In addition to enhanced strength, the proteins geometry also leads to a highly robust structure that provides it with an 80 percent robustness rate, giving it very high marks from an engineering perspective. (A 100 percent rating could be applied only to a fail-safe structure.) This 80 percent level of robustness, while simultaneously providing significant mechanical strength enables the biological structure to minimize the use of materials and make it efficient overall and able to sustain extreme mechanical conditions, said the authors.
By contrast, the lack of robustness in many synthetic materials makes it necessary for engineers to introduce large safety factors that guarantee a structures functionality under extreme conditions. For instance, an engineering structure such as a tall building must be able to withstand loads that are 10 times greater than usual, just to protect it in case of one tiny crack, said Buehler. By studying biological building materials and using a bottom-up structural design and synthesis approach, we hope to discover new ways to create stronger synthetic materials, he said.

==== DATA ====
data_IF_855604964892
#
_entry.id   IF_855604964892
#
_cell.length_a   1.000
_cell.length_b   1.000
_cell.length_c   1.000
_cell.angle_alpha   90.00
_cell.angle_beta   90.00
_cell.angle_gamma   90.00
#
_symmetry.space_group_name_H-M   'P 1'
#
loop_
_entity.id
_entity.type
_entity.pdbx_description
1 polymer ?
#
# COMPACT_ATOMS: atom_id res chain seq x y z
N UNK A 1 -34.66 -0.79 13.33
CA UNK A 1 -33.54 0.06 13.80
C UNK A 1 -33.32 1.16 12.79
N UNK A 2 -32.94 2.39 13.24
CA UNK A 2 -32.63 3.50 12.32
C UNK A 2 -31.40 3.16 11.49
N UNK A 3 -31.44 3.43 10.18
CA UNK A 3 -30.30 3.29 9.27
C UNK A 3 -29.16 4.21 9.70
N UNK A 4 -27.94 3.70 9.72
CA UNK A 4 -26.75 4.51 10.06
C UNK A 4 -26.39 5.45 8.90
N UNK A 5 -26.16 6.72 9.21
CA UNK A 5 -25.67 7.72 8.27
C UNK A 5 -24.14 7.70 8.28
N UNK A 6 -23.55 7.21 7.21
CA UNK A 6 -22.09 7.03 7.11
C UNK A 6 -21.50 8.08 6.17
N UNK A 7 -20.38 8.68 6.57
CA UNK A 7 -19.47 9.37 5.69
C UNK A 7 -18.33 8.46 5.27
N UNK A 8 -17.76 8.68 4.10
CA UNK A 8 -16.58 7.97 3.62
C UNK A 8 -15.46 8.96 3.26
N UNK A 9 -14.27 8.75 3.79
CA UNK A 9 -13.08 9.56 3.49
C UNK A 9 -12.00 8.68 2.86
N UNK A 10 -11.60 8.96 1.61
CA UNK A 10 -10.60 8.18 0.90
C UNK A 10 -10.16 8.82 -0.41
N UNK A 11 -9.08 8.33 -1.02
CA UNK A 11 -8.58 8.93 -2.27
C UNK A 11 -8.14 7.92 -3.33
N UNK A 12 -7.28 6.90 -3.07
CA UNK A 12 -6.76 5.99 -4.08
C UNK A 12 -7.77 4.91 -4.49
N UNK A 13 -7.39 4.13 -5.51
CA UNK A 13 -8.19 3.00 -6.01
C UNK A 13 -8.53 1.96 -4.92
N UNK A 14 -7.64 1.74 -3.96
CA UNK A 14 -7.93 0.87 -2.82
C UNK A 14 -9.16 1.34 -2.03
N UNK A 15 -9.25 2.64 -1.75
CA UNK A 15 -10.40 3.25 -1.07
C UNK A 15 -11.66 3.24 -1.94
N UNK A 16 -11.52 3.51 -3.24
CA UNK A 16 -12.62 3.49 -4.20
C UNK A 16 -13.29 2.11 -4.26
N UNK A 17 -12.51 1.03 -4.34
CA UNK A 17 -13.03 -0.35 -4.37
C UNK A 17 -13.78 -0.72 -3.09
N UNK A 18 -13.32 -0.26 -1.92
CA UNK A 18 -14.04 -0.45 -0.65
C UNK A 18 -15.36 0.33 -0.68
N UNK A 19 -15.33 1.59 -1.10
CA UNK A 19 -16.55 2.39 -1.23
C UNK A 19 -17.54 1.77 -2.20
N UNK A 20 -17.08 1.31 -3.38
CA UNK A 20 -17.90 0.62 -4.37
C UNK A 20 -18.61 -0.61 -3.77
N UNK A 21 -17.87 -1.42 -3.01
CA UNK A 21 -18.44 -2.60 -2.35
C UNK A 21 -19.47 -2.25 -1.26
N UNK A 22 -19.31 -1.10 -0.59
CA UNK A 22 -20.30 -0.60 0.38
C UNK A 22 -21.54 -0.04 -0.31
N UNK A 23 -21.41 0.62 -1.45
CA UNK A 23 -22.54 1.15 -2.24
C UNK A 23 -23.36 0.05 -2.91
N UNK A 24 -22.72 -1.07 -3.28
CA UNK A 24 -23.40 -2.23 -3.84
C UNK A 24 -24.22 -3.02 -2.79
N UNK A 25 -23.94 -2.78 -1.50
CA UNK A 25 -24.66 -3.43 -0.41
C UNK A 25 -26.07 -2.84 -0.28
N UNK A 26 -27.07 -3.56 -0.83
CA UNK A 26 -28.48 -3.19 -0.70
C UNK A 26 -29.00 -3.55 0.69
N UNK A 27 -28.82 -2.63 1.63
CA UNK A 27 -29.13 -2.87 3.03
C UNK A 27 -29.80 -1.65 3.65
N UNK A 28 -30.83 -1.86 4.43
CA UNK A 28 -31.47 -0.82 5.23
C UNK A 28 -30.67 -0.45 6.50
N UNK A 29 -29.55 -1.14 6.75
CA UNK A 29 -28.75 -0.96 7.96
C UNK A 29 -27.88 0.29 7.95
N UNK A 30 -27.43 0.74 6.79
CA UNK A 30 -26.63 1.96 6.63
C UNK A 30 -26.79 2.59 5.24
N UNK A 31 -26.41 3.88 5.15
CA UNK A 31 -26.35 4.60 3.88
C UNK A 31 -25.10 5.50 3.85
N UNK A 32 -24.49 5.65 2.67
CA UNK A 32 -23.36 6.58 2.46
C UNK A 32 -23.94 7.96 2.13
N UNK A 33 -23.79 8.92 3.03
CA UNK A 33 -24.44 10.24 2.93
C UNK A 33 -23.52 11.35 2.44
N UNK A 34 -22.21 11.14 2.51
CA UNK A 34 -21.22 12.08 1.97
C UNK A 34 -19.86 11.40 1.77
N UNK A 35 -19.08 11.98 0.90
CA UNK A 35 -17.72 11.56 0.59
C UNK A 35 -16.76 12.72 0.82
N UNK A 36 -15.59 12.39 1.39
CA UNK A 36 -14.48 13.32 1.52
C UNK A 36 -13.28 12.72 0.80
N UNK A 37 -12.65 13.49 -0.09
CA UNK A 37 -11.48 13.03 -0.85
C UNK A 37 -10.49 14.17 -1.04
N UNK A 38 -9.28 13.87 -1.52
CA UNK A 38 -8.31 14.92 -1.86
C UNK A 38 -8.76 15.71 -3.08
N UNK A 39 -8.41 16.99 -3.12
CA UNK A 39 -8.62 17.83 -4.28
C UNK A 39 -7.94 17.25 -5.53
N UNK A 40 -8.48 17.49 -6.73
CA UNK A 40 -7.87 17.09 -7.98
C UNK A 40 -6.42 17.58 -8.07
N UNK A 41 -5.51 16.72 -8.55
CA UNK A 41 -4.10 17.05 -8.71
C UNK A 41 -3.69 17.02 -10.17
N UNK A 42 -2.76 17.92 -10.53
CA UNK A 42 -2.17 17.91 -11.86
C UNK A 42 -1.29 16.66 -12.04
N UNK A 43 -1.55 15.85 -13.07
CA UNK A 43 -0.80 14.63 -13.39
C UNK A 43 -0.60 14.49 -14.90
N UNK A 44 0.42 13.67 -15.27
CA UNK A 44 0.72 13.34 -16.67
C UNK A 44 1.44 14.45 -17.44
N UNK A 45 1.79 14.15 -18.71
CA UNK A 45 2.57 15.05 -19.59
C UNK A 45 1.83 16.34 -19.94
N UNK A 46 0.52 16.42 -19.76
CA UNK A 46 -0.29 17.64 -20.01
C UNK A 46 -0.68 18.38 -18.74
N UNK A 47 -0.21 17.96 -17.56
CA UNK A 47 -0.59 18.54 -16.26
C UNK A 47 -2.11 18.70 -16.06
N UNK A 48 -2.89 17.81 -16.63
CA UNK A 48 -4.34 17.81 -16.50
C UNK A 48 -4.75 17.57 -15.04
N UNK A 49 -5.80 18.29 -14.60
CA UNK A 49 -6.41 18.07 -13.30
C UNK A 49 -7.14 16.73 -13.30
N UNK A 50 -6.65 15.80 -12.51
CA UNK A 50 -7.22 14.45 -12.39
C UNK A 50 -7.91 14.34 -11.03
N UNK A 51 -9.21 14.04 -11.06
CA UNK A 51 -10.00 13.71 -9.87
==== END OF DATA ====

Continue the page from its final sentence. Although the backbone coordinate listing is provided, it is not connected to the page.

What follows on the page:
This new understanding could lead to the development of stronger, more robust materials that consume less energy in their manufacturing and transport. Such advances are only possible by including the molecular scale into the engineering design approach, said Buehler.
|Contact: Denise Brehm|
Massachusetts Institute of Technology, Department of Civil and Environmental Engineering